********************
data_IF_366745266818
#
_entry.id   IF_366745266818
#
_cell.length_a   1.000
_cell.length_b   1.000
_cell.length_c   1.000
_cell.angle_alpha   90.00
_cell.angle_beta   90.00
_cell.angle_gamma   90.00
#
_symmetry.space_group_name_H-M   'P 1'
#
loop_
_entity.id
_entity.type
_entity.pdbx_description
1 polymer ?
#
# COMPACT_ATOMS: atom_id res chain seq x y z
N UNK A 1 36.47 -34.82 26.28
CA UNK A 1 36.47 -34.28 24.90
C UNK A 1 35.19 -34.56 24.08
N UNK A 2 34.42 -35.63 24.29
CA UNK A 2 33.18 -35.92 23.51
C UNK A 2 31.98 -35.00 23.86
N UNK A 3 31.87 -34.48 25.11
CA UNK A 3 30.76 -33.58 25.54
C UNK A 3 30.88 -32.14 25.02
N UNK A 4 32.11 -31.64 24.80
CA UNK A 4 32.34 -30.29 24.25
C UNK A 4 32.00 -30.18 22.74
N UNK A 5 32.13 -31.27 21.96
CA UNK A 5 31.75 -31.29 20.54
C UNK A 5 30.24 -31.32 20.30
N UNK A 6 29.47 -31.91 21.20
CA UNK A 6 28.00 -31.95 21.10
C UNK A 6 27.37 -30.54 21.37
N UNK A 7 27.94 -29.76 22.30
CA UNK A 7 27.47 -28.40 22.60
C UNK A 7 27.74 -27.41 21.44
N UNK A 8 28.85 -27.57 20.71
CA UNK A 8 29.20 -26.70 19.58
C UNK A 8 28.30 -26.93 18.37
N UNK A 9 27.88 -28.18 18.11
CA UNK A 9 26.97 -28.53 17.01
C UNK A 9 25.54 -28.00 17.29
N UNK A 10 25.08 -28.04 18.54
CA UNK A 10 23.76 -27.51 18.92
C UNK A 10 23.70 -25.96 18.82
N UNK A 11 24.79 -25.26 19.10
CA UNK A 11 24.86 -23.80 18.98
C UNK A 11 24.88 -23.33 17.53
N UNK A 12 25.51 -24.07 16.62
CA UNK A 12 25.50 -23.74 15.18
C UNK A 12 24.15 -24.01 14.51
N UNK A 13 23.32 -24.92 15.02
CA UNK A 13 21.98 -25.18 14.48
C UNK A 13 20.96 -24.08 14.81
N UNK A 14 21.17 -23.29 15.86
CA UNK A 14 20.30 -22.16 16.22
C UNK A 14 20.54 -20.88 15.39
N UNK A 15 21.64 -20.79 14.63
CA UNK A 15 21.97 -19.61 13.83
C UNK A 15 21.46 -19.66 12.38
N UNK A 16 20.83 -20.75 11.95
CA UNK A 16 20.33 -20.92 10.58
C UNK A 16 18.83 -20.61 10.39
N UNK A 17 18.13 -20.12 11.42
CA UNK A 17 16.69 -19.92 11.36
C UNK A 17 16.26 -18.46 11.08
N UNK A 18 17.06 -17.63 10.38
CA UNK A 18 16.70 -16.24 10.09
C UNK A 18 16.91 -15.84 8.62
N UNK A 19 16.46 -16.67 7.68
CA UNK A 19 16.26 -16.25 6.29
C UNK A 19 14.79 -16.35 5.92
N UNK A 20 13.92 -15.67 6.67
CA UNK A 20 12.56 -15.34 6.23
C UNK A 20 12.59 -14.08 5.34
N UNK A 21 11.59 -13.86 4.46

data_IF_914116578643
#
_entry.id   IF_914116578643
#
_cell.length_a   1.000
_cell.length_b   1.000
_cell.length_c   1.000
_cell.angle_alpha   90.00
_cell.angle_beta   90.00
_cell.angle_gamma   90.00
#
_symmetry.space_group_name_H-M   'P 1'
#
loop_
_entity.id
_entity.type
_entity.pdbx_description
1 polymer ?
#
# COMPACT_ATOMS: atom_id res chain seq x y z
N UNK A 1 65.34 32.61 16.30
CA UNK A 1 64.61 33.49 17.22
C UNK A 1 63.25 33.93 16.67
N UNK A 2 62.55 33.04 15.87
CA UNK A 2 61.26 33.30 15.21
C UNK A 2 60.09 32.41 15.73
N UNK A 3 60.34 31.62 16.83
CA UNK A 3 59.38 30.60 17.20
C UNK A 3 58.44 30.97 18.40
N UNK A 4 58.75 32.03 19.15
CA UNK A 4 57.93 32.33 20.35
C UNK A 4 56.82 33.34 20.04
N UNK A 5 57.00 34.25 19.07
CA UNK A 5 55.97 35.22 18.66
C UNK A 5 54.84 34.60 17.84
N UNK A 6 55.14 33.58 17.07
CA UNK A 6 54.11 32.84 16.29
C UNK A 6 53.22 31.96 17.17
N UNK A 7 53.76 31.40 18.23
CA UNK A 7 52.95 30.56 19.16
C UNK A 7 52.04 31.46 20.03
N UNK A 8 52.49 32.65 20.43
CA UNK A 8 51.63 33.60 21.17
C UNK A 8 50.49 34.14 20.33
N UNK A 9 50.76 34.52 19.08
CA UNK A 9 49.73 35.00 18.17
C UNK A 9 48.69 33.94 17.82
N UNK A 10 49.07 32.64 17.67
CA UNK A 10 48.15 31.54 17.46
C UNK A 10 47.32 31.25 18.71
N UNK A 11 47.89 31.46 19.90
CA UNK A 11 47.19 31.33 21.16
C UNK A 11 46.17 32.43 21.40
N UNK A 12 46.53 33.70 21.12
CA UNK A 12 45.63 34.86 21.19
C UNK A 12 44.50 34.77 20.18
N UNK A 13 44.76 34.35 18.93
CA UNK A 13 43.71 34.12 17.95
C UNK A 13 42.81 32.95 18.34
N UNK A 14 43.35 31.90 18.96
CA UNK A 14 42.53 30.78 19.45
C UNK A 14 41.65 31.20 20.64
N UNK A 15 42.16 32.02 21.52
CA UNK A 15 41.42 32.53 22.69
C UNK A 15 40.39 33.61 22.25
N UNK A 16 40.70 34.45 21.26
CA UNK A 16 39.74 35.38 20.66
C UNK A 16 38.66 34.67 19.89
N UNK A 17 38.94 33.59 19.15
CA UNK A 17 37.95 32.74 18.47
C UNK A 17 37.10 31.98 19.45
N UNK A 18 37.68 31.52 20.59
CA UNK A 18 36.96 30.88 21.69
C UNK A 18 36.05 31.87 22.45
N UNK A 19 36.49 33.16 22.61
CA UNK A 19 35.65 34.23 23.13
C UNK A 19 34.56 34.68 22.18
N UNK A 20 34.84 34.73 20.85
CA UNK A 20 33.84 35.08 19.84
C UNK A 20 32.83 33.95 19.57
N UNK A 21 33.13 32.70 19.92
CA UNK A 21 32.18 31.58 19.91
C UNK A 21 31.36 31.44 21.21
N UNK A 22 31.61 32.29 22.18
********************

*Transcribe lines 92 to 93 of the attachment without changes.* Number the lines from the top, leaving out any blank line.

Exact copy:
#
_symmetry.space_group_name_H-M   'P 1'